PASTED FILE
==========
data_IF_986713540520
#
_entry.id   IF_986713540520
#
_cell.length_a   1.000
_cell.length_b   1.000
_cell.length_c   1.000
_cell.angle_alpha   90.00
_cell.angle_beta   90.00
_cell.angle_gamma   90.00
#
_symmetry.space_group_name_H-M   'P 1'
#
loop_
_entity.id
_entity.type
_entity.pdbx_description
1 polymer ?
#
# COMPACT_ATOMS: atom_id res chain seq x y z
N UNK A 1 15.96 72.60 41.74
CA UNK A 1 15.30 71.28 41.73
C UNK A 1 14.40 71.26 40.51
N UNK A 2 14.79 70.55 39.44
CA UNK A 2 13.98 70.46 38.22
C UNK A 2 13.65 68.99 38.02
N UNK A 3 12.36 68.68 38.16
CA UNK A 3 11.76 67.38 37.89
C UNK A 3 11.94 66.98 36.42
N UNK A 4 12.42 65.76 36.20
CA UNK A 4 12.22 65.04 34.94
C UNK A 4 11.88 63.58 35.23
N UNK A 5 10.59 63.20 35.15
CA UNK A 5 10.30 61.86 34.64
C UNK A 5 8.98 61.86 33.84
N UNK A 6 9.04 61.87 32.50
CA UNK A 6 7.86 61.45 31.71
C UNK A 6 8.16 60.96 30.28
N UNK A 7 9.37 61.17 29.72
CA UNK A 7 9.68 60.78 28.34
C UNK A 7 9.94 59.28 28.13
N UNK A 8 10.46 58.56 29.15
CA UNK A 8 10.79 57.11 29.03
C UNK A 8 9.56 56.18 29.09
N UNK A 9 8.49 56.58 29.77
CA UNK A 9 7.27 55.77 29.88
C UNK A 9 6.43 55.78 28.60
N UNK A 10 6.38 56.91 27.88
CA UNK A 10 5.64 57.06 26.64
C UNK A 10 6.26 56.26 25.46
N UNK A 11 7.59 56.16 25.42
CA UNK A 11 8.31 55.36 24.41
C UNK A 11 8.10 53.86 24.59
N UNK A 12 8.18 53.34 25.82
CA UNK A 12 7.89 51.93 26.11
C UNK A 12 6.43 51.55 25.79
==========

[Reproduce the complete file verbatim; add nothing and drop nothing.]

data_IF_986713540520
#
_entry.id   IF_986713540520
#
_cell.length_a   1.000
_cell.length_b   1.000
_cell.length_c   1.000
_cell.angle_alpha   90.00
_cell.angle_beta   90.00
_cell.angle_gamma   90.00
#
_symmetry.space_group_name_H-M   'P 1'
#
loop_
_entity.id
_entity.type
_entity.pdbx_description
1 polymer ?
#
# COMPACT_ATOMS: atom_id res chain seq x y z
N UNK A 1 15.96 72.60 41.74
CA UNK A 1 15.30 71.28 41.73
C UNK A 1 14.40 71.26 40.51
N UNK A 2 14.79 70.55 39.44
CA UNK A 2 13.98 70.46 38.22
C UNK A 2 13.65 68.99 38.02
N UNK A 3 12.36 68.68 38.16
CA UNK A 3 11.76 67.38 37.89
C UNK A 3 11.94 66.98 36.42
N UNK A 4 12.42 65.76 36.20
CA UNK A 4 12.22 65.04 34.94
C UNK A 4 11.88 63.58 35.23
N UNK A 5 10.59 63.20 35.15
CA UNK A 5 10.30 61.86 34.64
C UNK A 5 8.98 61.86 33.84
N UNK A 6 9.04 61.87 32.50
CA UNK A 6 7.86 61.45 31.71
C UNK A 6 8.16 60.96 30.28
N UNK A 7 9.37 61.17 29.72
CA UNK A 7 9.68 60.78 28.34
C UNK A 7 9.94 59.28 28.13
N UNK A 8 10.46 58.56 29.15
CA UNK A 8 10.79 57.11 29.03
C UNK A 8 9.56 56.18 29.09
N UNK A 9 8.49 56.58 29.77
CA UNK A 9 7.27 55.77 29.88
C UNK A 9 6.43 55.78 28.60
N UNK A 10 6.38 56.91 27.88
CA UNK A 10 5.64 57.06 26.64
C UNK A 10 6.26 56.26 25.46
N UNK A 11 7.59 56.16 25.42
CA UNK A 11 8.31 55.36 24.41
C UNK A 11 8.10 53.86 24.59
N UNK A 12 8.18 53.34 25.82
CA UNK A 12 7.89 51.93 26.11
C UNK A 12 6.43 51.55 25.79